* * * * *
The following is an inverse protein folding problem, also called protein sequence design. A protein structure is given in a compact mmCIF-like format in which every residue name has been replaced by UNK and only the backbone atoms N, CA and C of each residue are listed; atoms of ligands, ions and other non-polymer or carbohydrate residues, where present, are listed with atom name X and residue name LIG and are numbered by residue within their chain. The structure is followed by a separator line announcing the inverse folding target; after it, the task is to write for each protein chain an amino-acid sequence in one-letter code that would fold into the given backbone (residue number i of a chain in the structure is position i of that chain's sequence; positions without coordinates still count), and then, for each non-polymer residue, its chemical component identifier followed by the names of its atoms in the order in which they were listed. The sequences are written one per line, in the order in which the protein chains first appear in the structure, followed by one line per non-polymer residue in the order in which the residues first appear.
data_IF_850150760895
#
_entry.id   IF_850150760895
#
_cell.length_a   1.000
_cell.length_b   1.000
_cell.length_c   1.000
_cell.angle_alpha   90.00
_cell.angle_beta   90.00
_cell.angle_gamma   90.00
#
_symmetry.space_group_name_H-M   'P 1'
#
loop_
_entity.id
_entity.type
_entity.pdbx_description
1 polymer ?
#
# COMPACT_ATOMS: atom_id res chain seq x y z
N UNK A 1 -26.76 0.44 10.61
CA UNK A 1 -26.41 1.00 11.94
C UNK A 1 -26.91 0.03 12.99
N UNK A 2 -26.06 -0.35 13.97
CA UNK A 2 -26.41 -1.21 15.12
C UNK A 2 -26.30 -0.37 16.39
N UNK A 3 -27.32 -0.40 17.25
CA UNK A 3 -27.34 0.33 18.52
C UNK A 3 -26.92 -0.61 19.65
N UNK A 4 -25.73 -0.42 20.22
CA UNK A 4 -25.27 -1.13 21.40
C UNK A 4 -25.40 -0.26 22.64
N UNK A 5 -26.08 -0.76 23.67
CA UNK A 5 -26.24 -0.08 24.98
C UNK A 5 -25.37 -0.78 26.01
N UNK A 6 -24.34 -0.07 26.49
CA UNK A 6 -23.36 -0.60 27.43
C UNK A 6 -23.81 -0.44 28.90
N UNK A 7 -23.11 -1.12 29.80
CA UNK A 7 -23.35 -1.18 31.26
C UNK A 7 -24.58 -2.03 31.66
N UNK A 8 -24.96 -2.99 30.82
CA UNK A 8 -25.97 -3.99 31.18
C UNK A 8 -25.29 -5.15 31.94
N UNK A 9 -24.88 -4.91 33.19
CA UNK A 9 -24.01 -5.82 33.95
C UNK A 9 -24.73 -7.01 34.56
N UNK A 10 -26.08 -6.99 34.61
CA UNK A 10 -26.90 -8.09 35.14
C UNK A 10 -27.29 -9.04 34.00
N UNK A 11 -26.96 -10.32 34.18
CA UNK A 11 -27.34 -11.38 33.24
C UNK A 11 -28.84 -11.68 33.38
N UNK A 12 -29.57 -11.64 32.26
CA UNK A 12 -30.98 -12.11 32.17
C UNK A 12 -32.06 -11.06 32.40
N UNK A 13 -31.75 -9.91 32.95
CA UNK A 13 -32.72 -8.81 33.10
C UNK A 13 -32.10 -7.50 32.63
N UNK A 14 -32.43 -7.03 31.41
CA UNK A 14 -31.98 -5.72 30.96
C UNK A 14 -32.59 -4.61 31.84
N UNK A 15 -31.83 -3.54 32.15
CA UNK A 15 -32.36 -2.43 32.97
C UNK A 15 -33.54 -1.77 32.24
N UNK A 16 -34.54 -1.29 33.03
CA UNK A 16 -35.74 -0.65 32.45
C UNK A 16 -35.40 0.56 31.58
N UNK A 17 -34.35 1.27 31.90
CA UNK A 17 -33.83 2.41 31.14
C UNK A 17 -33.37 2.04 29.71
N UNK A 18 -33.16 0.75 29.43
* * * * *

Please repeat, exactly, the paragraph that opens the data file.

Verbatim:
The following is an inverse protein folding problem, also called protein sequence design. A protein structure is given in a compact mmCIF-like format in which every residue name has been replaced by UNK and only the backbone atoms N, CA and C of each residue are listed; atoms of ligands, ions and other non-polymer or carbohydrate residues, where present, are listed with atom name X and residue name LIG and are numbered by residue within their chain. The structure is followed by a separator line announcing the inverse folding target; after it, the task is to write for each protein chain an amino-acid sequence in one-letter code that would fold into the given backbone (residue number i of a chain in the structure is position i of that chain's sequence; positions without coordinates still count), and then, for each non-polymer residue, its chemical component identifier followed by the names of its atoms in the order in which they were listed. The sequences are written one per line, in the order in which the protein chains first appear in the structure, followed by one line per non-polymer residue in the order in which the residues first appear.